CompFAQ/Passive Voice

From Gerald R. Lucas
📝 English Composition Writing FAQ 💬

In a passive sentence, the subject does not perform an action, like in an active sentence. In the active voice, the subject does something:

The professor wrote a novel.

The subject (professor) performs an action (wrote) which produces the object (novel). In the passive voice, the order of the sentence is reversed so that the sentence merely describes:

The novel was written by the professor.

Recognize a passive construction by some form of the “be” (was) verb that proceeds a past participle (written), followed by a prepositional phrase (by the professor). Notice that the passive sentence is wordier than the active sentence because its contains unnecessary words. Strong academic writing should avoid the passive voice whenever possible; remember to look for a form of the “be” verb (was, is, were, are, etc.)—that is a dead give away. Ask who or what is acting in the sentence and then fix the sentence accordingly, using the real subject and verb.

The passive voice is often necessary. Like in the last sentence, when the subject is implied or unknown, then the passive voice is acceptable. Never use too many passive constructions in a row.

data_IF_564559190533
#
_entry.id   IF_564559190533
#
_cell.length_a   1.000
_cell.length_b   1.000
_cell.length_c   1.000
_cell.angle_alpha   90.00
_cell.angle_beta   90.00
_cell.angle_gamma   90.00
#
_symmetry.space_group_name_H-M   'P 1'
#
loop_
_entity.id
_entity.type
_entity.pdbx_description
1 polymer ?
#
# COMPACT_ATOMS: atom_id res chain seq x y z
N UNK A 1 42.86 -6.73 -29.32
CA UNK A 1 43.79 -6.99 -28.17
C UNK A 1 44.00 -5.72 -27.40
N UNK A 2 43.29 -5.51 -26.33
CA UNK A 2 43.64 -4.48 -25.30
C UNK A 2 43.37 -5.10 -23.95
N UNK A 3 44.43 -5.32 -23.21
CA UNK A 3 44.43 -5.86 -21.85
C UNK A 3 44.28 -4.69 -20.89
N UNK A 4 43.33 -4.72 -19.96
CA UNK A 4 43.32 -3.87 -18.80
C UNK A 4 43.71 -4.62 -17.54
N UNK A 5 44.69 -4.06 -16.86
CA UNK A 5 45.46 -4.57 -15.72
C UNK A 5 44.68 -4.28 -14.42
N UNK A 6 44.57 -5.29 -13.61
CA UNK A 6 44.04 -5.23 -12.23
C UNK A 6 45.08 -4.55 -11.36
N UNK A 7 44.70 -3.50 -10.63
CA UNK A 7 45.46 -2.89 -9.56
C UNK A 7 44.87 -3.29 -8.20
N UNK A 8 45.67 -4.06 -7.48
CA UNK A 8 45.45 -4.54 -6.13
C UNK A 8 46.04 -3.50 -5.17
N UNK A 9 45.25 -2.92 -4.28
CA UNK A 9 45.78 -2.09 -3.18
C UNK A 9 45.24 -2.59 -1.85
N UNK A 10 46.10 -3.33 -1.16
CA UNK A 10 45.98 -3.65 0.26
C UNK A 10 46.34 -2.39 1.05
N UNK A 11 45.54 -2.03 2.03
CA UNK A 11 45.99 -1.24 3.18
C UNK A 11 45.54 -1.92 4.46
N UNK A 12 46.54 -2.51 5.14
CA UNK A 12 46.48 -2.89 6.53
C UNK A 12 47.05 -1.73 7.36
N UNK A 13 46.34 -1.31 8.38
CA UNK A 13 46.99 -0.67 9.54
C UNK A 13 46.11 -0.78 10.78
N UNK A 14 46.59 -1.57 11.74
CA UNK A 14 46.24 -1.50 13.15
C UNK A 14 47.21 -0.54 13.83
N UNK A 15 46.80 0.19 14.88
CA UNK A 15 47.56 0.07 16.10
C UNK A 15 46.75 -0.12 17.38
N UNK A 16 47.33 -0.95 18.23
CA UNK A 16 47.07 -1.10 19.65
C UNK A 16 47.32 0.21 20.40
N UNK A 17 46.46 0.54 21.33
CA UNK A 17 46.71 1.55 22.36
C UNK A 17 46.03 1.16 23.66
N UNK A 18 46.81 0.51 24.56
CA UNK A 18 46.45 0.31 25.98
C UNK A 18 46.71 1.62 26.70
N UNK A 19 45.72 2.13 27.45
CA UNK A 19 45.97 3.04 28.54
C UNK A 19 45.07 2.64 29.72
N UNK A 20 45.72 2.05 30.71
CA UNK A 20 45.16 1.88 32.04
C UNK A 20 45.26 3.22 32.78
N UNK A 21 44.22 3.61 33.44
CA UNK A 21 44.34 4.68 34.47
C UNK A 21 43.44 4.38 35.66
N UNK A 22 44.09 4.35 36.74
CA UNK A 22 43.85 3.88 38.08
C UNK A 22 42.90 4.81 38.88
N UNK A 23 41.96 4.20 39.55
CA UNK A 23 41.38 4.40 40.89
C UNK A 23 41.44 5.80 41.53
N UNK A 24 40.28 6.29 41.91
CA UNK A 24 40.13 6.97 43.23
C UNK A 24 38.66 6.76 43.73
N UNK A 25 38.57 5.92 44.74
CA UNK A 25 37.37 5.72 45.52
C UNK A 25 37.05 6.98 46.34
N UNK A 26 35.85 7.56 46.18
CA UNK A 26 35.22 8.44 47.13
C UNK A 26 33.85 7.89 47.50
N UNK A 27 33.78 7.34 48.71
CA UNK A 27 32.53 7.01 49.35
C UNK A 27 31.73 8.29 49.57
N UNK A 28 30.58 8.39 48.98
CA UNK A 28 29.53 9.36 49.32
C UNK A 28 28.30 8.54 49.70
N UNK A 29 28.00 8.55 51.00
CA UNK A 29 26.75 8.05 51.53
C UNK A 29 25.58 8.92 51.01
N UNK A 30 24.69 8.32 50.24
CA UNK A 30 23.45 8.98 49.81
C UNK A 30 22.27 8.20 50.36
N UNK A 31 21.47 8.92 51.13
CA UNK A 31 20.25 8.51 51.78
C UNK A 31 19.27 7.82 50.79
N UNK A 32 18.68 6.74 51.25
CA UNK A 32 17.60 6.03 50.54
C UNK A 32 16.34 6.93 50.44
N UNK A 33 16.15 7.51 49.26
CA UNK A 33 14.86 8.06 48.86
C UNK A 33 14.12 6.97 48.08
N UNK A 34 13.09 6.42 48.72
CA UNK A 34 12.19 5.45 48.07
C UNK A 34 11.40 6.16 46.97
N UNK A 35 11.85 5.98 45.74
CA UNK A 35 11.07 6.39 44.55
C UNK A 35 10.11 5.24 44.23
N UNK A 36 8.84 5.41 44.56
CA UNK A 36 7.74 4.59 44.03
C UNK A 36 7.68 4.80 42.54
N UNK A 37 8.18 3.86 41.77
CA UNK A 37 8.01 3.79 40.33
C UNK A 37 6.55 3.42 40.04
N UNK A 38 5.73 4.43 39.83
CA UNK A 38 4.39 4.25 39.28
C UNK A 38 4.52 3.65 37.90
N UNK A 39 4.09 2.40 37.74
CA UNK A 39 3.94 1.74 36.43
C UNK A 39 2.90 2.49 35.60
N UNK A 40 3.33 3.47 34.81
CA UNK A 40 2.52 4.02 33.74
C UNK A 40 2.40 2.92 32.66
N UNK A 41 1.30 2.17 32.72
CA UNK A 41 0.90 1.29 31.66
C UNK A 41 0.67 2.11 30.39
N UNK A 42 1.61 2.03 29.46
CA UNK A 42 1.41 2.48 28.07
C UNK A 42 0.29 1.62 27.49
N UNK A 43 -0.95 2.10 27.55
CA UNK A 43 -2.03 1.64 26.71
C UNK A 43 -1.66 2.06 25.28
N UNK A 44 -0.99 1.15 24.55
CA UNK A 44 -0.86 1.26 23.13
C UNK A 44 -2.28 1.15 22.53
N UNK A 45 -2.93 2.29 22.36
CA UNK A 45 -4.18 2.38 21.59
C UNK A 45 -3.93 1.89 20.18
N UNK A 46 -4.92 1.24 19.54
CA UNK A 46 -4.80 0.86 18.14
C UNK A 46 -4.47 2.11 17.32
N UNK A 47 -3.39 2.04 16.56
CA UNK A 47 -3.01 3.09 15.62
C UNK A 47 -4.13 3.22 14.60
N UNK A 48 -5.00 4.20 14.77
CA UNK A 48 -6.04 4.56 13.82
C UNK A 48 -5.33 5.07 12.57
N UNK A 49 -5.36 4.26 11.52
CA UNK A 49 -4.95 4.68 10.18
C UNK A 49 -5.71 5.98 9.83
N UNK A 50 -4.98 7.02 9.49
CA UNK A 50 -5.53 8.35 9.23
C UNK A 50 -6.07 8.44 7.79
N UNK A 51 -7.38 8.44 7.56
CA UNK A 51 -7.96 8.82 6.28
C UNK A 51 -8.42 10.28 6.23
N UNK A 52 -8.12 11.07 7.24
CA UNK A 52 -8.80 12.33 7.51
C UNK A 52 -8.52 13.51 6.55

The ball was thrown by Tara.
Almost always, the ability to read and write is needed.
Studies are showing that less professionals decide to reproduce.


Tara threw the ball.
Almost always, people need the ability to read and write.
Studies show that less professionals decide to reproduce.

Progressive Tense

Progressive tense is another type of passive construction. It occurs when you use a be verb with the -ing form of the verb, called a gerund, to show that action continues and is not fixed to a certain point in time. For example:

She is talking with Henry.
They were eating pizza.
She has been reading the latest Harry Potter novel.

The progressive tense is often used without thinking, but should only be used sparingly. More often than not the real verb should be used, eliminating the need for the be verb (passive) at all:

She talks with Henry daily.
They ate pizza last night.
She reads the latest Harry Potter novel every night before bed.

Notice that when you eliminate the progressive tense, you must supply a specific time for the sentence to make sense.

Like the passive voice, use the progressive tense sparingly and strategically for specific rhetorical effect. Try to eliminate all unnecessary uses of the be verb.

Written: 2002; Revised: 07-12-2021 Version: Beta 0.1